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Habits, Addictions, and Traditions


  • Gary S. Becker


The past casts a long shadow on the present through its influence on the formation of present preferences. The past influences present preferences through habitual, addictive, and traditional behavior, and in other ways. These have profound implications for the analysis of economic and social phenomena, including short and long run changes in the amount of smoking due to higher taxes on a pack of cigarettes, and the effects of taxes on effort and work habits in the long run. The link between the past and present choice may also explain why and how parents influence the formation of children's preferences, and the formation and support of institutions and culture. Copyright 1992 by WWZ and Helbing & Lichtenhahn Verlag AG
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(This abstract was borrowed from another version of this item.)
(This abstract was borrowed from another version of this item.)
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Suggested Citation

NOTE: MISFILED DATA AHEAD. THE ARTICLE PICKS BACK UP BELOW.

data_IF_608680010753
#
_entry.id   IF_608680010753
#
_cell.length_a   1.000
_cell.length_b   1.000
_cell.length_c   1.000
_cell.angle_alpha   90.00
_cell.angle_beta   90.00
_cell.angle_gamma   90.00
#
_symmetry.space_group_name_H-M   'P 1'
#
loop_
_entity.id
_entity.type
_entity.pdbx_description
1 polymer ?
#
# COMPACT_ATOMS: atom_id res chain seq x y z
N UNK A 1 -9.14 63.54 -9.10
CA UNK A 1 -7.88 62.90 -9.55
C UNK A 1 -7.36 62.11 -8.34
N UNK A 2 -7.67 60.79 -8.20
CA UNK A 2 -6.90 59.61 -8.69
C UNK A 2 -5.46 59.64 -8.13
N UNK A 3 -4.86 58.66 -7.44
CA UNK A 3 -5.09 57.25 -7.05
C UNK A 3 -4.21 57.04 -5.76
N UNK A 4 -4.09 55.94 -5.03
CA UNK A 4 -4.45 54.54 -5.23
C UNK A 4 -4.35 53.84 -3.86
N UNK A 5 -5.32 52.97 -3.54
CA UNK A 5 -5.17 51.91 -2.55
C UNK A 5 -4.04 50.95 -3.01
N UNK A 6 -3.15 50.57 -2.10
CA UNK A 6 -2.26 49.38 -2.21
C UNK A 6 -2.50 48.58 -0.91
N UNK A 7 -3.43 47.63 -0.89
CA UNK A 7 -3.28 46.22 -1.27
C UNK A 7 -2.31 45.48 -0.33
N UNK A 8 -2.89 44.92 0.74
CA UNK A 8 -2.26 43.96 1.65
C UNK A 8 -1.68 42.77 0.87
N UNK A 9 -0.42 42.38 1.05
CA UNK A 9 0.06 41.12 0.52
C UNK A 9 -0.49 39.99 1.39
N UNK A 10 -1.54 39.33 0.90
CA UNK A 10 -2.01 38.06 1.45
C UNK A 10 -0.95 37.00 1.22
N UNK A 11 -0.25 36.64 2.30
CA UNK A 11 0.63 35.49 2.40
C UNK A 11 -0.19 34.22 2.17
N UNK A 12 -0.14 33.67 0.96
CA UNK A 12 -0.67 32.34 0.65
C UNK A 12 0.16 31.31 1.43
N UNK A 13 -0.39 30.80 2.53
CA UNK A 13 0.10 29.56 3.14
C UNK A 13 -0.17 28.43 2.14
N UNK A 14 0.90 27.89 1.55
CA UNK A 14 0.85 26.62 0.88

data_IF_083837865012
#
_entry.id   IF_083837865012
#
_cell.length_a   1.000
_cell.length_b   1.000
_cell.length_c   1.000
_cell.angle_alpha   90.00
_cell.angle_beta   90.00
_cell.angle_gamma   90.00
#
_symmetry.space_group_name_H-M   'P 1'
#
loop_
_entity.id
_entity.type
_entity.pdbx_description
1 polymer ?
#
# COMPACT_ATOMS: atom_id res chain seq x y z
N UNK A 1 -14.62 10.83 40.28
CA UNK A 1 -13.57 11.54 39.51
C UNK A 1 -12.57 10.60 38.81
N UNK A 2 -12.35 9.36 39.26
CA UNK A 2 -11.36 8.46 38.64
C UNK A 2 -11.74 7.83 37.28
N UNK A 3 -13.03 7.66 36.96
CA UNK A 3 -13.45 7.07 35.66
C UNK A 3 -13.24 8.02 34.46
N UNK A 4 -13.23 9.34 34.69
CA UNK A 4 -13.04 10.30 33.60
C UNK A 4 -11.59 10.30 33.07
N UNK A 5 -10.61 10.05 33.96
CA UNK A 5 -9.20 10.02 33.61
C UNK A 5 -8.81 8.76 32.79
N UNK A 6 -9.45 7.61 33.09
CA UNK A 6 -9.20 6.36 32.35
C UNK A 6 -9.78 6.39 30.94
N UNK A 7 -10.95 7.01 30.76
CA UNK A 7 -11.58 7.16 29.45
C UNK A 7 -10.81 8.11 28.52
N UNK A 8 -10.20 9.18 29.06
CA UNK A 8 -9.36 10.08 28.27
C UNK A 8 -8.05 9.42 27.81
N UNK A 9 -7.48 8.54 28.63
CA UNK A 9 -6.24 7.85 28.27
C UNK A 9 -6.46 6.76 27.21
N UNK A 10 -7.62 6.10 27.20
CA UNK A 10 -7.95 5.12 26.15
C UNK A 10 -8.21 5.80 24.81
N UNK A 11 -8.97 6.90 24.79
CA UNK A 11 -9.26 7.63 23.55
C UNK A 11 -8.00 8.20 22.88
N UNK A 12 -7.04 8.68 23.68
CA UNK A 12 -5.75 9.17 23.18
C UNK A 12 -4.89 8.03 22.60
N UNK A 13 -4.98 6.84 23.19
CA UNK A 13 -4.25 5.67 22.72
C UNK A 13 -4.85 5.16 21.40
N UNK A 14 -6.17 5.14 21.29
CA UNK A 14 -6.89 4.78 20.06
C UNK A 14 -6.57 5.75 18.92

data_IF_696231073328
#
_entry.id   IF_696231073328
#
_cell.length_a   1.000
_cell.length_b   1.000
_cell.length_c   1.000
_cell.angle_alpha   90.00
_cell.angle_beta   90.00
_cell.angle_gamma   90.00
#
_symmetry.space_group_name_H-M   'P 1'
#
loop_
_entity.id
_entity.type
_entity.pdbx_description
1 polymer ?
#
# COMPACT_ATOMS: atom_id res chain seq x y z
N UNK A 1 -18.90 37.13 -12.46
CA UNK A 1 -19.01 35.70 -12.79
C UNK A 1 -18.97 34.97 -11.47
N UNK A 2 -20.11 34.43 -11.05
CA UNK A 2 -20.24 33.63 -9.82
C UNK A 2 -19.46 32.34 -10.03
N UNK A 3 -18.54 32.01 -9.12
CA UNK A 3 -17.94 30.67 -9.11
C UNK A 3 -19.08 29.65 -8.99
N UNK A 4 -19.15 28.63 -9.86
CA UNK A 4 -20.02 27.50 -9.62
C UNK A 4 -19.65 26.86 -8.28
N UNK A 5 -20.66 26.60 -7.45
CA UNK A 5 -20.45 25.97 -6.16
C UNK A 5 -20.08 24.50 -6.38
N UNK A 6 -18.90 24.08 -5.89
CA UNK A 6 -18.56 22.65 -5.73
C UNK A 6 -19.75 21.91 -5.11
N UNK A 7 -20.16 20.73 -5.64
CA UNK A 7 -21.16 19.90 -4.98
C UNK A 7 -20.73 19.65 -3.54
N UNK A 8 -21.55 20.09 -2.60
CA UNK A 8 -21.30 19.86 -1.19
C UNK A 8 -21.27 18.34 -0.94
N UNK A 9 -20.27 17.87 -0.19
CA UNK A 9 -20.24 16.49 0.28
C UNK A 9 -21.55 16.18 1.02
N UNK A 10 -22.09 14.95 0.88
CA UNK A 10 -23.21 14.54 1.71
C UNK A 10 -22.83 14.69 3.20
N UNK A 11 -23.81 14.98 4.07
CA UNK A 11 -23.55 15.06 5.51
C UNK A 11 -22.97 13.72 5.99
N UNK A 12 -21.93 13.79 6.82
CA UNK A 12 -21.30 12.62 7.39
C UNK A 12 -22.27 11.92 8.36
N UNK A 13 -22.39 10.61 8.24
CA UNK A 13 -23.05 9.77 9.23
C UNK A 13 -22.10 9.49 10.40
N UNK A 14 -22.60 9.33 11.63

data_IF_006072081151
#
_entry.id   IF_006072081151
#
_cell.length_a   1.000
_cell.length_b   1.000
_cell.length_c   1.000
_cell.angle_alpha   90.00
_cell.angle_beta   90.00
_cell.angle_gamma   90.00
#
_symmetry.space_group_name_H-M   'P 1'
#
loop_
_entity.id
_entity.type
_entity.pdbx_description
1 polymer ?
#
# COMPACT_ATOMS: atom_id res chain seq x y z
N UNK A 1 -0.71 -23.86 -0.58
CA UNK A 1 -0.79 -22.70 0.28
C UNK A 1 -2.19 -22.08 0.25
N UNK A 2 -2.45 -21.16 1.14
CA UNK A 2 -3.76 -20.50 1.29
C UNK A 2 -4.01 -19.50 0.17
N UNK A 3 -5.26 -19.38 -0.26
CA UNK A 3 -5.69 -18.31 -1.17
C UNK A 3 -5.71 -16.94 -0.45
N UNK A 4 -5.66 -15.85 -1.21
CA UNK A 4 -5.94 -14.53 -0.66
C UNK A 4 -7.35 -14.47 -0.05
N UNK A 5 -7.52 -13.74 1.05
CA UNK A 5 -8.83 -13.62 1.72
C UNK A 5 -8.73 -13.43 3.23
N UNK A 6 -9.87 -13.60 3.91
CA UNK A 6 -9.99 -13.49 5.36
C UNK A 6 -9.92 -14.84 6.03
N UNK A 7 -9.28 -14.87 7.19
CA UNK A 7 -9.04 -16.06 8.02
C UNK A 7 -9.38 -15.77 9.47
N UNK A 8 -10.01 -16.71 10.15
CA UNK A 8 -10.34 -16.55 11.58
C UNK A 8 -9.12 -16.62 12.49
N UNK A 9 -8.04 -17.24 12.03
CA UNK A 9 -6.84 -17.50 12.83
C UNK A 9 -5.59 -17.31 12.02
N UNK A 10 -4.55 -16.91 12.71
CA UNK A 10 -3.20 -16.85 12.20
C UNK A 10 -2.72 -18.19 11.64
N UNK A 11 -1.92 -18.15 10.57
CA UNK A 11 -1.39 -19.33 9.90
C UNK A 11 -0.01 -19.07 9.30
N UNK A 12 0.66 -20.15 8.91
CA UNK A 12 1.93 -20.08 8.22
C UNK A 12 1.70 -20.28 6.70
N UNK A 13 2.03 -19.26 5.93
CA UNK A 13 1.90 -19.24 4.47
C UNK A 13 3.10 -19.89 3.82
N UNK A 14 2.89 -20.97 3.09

• Gary S. Becker, 1991. "Habits, Addictions, and Traditions," University of Chicago - George G. Stigler Center for Study of Economy and State 71, Chicago - Center for Study of Economy and State.
  • Handle: RePEc:fth:chices:71

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    References listed on IDEAS

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    8. McGarry, K & Schoeni, R-F, 1996. "Measurement and the Redistribution of Resources Within the Family," Papers 96-11, RAND - Reprint Series.
    9. Cox, Donald, 1987. "Motives for Private Income Transfers," Journal of Political Economy, University of Chicago Press, vol. 95(3), pages 508-546, June.
    10. Posner, Richard A., 1995. "Aging and Old Age," University of Chicago Press Economics Books, University of Chicago Press, edition 1, number 9780226675664.
    11. Laurence J. Kotlikoff, 1989. "What Determines Savings?," MIT Press Books, The MIT Press, edition 1, volume 1, number 0262611872, January.
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